The BMW X3 M40i should calm the performance SUV criticism

While performance-oriented SUVs have become the norm in recent years in place of the traditional sedans or hatches, their existence hasn’t been universally welcomed.

“Fast” and “SUV” do not work

The argument remains; Why produce a rampant off-roader with some off-the-ter capability, but strip that down to almost nothing with street-focused performance tires and enough power to worry cars designed from the start to be uncompromising driving machines?

ALSO READ: BMW updates X3 with more aggression and substance

Factor in the high ride height and hovering dynamics, the whole purpose of a fast SUV on paper warrants little merit compared to a traditional sports sedan or hatch capable of more thrills and driving pleasure.

An unwanted M?

Due to these virtues, the recently facelifted BMW X3 M40i should not exist. Like his higher-ranking brother, the X3 M competitionThe M40i is all about performance but wrapped in an SUV body and serving as an alternative to the equivalent M340i.

The much-vaunted Munich M emblem on an SUV is in principle nothing new, but remains a drop of bitterness for many die-hard fans, especially since it now comes in four distinctive variants.

No grid controversy here.

In the case of the X3, the M40i falls into the M Performance range, which offers more power and underbody revisions, while being intertwined with the M Sport package, which brings visual improvements and minor adjustments underneath.

Combined, the configuration is too tempting to avoid for those who don’t want to be seen in a run-of-the-mill 20d or 30d but aren’t able to stretch their accounts to the competition, as BMW doesn’t offer the conventional X3 M in South Africa.

BMW X3 M40i road test South Africa
The Brooklyn Gray Metallic color option contrasts nicely with the black taillights and 21-inch alloy wheels.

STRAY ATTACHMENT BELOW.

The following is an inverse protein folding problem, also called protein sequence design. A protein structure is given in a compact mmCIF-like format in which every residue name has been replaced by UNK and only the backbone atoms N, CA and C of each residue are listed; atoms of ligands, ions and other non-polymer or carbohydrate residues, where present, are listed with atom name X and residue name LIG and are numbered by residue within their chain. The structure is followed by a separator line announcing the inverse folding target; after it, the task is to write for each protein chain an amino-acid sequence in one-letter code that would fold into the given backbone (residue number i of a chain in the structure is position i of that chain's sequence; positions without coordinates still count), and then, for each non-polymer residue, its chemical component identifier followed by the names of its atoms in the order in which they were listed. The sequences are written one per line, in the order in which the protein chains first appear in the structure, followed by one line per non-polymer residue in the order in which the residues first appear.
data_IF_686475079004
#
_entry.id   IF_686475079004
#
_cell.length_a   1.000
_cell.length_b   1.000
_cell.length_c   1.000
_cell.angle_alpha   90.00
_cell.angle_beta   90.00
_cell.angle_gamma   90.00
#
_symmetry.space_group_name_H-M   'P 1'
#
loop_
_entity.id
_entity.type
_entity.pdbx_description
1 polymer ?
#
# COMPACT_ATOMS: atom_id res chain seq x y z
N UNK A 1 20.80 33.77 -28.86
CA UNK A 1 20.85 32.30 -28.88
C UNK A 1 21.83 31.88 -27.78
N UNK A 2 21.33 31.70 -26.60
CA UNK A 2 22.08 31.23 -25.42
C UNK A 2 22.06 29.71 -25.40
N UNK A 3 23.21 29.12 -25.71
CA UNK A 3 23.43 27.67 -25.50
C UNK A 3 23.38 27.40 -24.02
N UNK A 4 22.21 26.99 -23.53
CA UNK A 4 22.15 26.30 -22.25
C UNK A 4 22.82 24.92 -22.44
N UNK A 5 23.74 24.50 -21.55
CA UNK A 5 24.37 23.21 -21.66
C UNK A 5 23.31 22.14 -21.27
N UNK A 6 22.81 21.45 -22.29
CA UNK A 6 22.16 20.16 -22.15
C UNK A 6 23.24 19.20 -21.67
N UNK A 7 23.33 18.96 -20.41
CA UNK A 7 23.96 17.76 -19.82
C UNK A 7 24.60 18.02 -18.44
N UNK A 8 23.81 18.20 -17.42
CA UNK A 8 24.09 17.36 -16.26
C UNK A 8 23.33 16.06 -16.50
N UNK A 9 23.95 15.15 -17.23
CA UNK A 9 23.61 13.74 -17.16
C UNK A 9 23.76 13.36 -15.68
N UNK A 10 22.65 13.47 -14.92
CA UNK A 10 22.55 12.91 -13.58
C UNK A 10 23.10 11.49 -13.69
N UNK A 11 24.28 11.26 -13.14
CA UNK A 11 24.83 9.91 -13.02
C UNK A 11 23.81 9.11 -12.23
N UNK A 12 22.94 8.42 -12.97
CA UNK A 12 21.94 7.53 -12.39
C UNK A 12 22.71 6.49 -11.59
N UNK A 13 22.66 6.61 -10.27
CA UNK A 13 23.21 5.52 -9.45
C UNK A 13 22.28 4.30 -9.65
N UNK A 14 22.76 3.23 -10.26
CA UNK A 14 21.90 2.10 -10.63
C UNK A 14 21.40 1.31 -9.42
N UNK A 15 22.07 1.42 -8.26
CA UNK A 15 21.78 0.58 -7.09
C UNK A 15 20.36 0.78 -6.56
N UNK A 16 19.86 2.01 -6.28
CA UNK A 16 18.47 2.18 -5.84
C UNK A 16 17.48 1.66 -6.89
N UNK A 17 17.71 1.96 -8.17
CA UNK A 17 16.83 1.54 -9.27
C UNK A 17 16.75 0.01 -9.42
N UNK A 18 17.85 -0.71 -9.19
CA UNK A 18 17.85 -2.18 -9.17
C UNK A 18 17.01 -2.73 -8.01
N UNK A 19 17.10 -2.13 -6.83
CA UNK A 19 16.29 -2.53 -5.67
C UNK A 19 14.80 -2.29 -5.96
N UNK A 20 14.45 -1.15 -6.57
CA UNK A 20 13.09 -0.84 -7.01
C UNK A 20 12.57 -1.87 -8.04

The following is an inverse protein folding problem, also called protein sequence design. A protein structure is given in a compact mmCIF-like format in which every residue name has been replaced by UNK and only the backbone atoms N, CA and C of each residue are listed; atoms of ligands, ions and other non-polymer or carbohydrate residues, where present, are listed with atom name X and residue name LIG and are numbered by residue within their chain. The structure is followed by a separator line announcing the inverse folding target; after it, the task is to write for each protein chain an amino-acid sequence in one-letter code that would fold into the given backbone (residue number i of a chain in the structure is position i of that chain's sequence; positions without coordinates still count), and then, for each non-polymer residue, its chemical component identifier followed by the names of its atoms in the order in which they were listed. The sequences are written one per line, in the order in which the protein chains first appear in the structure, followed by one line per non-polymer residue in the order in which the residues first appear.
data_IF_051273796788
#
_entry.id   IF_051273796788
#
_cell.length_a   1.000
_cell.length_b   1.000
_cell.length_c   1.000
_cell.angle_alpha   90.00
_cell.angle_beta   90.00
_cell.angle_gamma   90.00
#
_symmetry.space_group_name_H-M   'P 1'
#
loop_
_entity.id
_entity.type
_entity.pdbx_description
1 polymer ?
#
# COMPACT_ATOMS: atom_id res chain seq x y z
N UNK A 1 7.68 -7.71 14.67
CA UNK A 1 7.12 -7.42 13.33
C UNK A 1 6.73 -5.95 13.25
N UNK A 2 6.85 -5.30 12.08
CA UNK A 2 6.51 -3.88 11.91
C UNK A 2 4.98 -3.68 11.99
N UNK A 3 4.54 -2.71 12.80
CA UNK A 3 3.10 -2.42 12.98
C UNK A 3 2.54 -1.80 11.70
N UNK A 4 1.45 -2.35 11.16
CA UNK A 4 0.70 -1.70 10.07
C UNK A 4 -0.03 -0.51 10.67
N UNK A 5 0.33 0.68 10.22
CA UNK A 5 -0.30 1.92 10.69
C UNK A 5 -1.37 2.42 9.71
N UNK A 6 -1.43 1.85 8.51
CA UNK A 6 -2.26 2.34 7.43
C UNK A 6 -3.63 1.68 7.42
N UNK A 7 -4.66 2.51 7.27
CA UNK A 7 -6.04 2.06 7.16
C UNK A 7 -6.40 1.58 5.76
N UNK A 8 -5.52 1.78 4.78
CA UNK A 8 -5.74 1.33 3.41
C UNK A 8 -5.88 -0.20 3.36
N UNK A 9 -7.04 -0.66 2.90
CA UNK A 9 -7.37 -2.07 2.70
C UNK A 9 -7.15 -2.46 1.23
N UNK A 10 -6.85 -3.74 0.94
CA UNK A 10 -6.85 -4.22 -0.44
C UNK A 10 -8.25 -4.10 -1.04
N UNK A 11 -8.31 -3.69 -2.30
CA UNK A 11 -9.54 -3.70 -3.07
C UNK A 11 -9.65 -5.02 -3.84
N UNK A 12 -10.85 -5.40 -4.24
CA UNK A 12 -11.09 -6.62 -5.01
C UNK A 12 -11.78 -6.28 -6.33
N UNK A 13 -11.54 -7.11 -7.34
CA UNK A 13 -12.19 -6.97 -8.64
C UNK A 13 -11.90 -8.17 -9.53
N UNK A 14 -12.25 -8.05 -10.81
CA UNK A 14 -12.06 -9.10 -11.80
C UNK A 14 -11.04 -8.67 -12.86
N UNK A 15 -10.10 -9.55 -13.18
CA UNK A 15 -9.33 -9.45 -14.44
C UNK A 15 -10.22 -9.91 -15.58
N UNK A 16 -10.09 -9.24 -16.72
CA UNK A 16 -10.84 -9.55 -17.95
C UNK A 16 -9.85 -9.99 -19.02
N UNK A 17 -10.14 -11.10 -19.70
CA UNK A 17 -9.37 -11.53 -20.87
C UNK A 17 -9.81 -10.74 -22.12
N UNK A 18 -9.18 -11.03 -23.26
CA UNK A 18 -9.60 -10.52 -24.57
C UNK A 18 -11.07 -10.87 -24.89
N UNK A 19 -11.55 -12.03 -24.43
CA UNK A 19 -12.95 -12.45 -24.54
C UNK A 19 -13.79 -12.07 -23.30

As much as the ‘performance SUV debate’ is on the horizon, given that SUVs are what buyers want, the locally built X3 M40i is therefore a worthy consideration should the M340i fail to meet the requirements.

With the M40i already amassing production numbers of 300,000 units four years ago since replacing the 3 Series at the Rosslyn factory, the recent arrival of the M40i provided clarity to a number of questions left unanswered at last year’s local unveiling.

M reserved

As much as BMW continues to pocket extensive flak for its latest designs, even more so after the revelations of the new 7er and the updated X7the X3 has remained comparatively ordinary and even modest in the M40i guise.

BMW X3 M40i road test South Africa
Two-tone 21-inch alloy wheels and blue brake calipers hint at the potential of the M40i.

Including variants of the X3, the M40i adds the blue M Sport brake calipers and the otherwise optional M Sport package to mix things in, along with a gloss black diffuser, black grille louvers and a black lower air intake.

The subtlety stops there, however, as optional two-tone 21-inch Jet Black alloy wheels and optional Brooklyn Gray Metallic paintwork suggest this is anything but a standard X3, even before attention shifts to the M- Emblems, the M40i emblem, relocated tailgate and air intakes integrated into the wheel arches.

Inside in place

Just as ordinary is the interior, which does not get the new curved display, but the old live cockpit professional system consisting of the 12.3-inch digital instrument cluster and the 10.25-inch iDrive infotainment system with Apple CarPlay and Android Auto.

The refreshed but still five-year-old interior, the greatest testament to the X3 M40i era, has an enticing cocoon-like feel, but still makes do with cheap plastics in some areas that are too reminiscent of vintage BMWs.

BMW X3 M40i road test South Africa
The interior doesn’t get the new curved display but remains a stylish and functional place to hang out.